Strava KOM Club: Is this the perfect socially distanced motivator?

KOM Club
(Image credit: Colin Levitch)

Unfortunately, when the calendar ticked over to 2021, things didn't just magically go back to normal. Racing still isn't happing in most places around the world due to local restrictions, or maybe it just isn't the best idea (because you know, the global pandemic), and many goal-oriented riders have found themselves floundering.

While KOM Club has been around for a few years now, it's new to me, and I only discovered it just before the new year. This unique little Strava API widget finds all of the hidden Strava challenges and down the line, claims it will help you sniff out KOM/QOM's near you that are ripe for the taking. There's even a leaderboard showing who has the most total KOM/QOMs  — the perfect socially distanced goal. 

A collaboration of two UK design and marketing outfits, KOM Club crawls the Strava Challenge pages for new and hidden challenges that might not appear in your feed for one reason on another - usually because they are not being promoted in your particular region. 

What initially started as a competition between colleagues to earn the most challenge badges has now been extended to the internet to help you get the most out of Strava.

While some challenges only offer a digital badge (or roundel, if you will), completing others puts you in the running to win real gear. Better still, many of these challenges - which you otherwise may have never found - don't put region-specific eligibility stipulations in their rules. Often there is a gift card, kit, or even bikes and smart trainers up for grabs - pretty good considering this is a free service.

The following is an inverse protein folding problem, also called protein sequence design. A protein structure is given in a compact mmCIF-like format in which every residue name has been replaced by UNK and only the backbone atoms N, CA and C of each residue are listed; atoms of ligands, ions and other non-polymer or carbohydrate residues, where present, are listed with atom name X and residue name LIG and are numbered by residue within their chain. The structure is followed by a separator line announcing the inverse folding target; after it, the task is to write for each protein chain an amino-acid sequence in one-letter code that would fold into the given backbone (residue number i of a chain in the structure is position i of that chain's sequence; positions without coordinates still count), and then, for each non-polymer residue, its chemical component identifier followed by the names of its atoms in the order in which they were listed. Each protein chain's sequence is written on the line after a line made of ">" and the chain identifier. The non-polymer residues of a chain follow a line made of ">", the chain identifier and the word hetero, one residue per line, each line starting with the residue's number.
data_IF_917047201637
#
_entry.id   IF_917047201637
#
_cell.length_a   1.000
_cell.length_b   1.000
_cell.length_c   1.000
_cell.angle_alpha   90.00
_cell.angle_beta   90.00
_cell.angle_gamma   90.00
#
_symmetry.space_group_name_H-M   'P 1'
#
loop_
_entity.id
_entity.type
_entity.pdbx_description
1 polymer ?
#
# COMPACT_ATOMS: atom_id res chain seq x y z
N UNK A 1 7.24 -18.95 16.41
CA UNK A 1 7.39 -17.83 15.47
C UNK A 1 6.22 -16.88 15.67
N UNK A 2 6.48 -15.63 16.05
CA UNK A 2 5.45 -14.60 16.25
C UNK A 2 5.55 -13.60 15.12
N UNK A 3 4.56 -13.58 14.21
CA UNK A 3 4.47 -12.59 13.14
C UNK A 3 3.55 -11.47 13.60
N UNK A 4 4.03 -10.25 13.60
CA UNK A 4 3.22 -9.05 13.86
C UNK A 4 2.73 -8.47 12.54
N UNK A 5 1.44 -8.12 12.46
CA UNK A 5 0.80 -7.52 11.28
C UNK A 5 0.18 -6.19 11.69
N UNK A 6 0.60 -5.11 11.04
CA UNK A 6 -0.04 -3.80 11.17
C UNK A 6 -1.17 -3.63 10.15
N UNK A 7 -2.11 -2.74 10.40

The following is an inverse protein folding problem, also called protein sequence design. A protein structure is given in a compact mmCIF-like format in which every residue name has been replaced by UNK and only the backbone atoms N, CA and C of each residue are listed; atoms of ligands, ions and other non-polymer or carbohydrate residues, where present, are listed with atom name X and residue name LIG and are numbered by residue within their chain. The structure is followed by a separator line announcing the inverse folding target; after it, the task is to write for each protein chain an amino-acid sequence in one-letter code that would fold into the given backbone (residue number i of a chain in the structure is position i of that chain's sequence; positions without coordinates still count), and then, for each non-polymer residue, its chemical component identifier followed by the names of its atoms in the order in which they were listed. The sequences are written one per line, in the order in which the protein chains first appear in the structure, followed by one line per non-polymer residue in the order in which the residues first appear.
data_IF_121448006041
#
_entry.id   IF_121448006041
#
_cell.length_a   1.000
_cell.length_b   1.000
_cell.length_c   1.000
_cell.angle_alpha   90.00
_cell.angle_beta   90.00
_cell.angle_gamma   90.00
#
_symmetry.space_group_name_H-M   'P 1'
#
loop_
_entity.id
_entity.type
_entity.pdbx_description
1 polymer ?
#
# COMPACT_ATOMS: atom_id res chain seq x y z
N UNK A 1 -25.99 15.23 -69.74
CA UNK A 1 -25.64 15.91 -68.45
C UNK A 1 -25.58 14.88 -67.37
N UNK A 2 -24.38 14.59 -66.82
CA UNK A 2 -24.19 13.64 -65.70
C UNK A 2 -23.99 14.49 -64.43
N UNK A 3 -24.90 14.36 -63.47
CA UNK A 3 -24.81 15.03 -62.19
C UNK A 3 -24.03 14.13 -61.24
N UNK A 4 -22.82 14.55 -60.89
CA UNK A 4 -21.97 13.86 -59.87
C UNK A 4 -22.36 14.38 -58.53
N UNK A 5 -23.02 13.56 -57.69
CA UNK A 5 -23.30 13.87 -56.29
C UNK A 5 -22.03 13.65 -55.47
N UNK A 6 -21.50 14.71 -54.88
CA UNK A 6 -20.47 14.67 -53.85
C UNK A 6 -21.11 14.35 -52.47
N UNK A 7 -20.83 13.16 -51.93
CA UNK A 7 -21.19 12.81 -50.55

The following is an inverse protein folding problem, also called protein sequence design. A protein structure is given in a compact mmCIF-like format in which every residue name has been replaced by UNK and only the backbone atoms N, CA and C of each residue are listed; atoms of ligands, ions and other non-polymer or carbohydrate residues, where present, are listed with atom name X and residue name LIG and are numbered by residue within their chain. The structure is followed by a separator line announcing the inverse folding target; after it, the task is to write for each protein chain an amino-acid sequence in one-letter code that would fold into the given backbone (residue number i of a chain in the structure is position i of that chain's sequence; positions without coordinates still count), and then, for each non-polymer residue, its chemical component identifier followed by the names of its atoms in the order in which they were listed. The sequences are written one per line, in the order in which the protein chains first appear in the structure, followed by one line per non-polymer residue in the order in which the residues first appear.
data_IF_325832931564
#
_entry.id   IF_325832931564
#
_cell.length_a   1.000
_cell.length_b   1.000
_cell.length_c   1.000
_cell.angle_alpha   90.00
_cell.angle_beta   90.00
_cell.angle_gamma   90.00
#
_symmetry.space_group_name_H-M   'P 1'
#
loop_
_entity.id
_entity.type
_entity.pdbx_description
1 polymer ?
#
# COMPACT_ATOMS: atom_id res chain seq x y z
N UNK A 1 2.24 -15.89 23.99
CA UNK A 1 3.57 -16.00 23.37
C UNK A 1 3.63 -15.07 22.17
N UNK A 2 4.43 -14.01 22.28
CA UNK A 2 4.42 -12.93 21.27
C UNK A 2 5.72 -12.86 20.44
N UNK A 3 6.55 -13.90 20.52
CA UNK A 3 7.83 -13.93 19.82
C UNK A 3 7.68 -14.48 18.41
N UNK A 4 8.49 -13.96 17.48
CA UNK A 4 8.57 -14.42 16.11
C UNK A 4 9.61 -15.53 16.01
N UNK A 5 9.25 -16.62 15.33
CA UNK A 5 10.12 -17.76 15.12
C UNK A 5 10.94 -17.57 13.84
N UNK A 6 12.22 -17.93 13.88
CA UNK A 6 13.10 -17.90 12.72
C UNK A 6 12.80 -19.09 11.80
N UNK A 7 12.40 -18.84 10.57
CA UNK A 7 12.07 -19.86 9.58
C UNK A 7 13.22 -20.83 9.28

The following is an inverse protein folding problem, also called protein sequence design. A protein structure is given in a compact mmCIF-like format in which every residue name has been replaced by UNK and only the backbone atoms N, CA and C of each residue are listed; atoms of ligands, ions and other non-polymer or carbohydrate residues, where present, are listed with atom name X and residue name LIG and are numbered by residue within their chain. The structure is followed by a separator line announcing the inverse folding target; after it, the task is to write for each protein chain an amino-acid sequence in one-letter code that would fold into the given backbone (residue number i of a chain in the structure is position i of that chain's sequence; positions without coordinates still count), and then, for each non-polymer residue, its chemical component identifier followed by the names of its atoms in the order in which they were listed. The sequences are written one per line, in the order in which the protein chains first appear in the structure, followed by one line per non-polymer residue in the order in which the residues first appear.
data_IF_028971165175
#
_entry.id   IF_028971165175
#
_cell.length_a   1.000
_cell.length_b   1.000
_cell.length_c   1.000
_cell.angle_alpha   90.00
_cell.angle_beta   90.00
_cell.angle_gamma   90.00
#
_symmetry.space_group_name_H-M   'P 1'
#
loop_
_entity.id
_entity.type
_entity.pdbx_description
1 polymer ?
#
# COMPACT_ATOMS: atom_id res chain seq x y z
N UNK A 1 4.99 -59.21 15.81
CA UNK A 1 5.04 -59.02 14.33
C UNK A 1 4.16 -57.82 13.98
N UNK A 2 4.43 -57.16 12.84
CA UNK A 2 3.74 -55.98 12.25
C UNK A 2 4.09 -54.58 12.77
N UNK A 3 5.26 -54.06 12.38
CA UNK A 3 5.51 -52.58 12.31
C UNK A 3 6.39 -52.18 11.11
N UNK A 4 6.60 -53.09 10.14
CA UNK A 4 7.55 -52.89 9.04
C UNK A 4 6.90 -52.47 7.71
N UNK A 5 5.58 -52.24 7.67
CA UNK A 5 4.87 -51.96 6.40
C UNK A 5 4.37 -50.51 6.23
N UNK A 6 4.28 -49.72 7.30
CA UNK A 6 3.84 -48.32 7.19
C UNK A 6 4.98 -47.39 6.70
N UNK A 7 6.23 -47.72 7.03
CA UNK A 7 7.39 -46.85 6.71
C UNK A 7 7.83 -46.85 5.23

KOM Club extends beyond just cycling, and it will connect you with running, triathlon, and other challenges too. This month, for example, an activewear brand's challenge is to complete eight of its free online bodyweight and circuit classes. If you do four in a row, you can potentially win $1,000 worth of gear - not to mention the workouts are pretty hard, and since we're not racing anyway, it's a safe bet you'll benefit from some cross-training.

KOM Club

(Image credit: Courtesy)

The other aspect of the KOM Club is, of course, the KOM/QOMing. The KOM Club has what it calls league tables where you can see how you stack up against other folks based on how many of those digital crowns are associated with your name - at the time of writing, the current leader has 552 KOMs. 

KOM Club also has a leaderboard for Course Records for those that also like to compete on foot.

There is a science to stealing KOM/QOM's, the KOM Club team has also put together a guide that lays out exactly how to work out if a KOM is within your reach, which segments to go for, and advice on prep, warm-up, and during the segment.

Richard Harris, one of the folks behind the KOM Club, says there is a Segment Hunter in the works. This feature analyses your current performance and identifies local segments it thinks you might be able to steal.

KOM Club (opens in new tab) is free and doesn't steal a bunch of your data as some of these types of widgets do. They do ask for your email address, so they can drop you an email when they find a new challenge that might take your fancy. 

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Based on the Gold Coast of Australia, Colin has written tech content for cycling publication for a decade. With hundreds of buyer's guides, reviews and how-tos published in Bike Radar, Cyclingnews, Bike Perfect and Cycling Weekly, as well as in numerous publications dedicated to his other passion, skiing. 


Colin was a key contributor to Cyclingnews between 2019 and 2021, during which time he helped build the site's tech coverage from the ground up. Nowadays he works full-time as the news and content editor of Flow MTB magazine.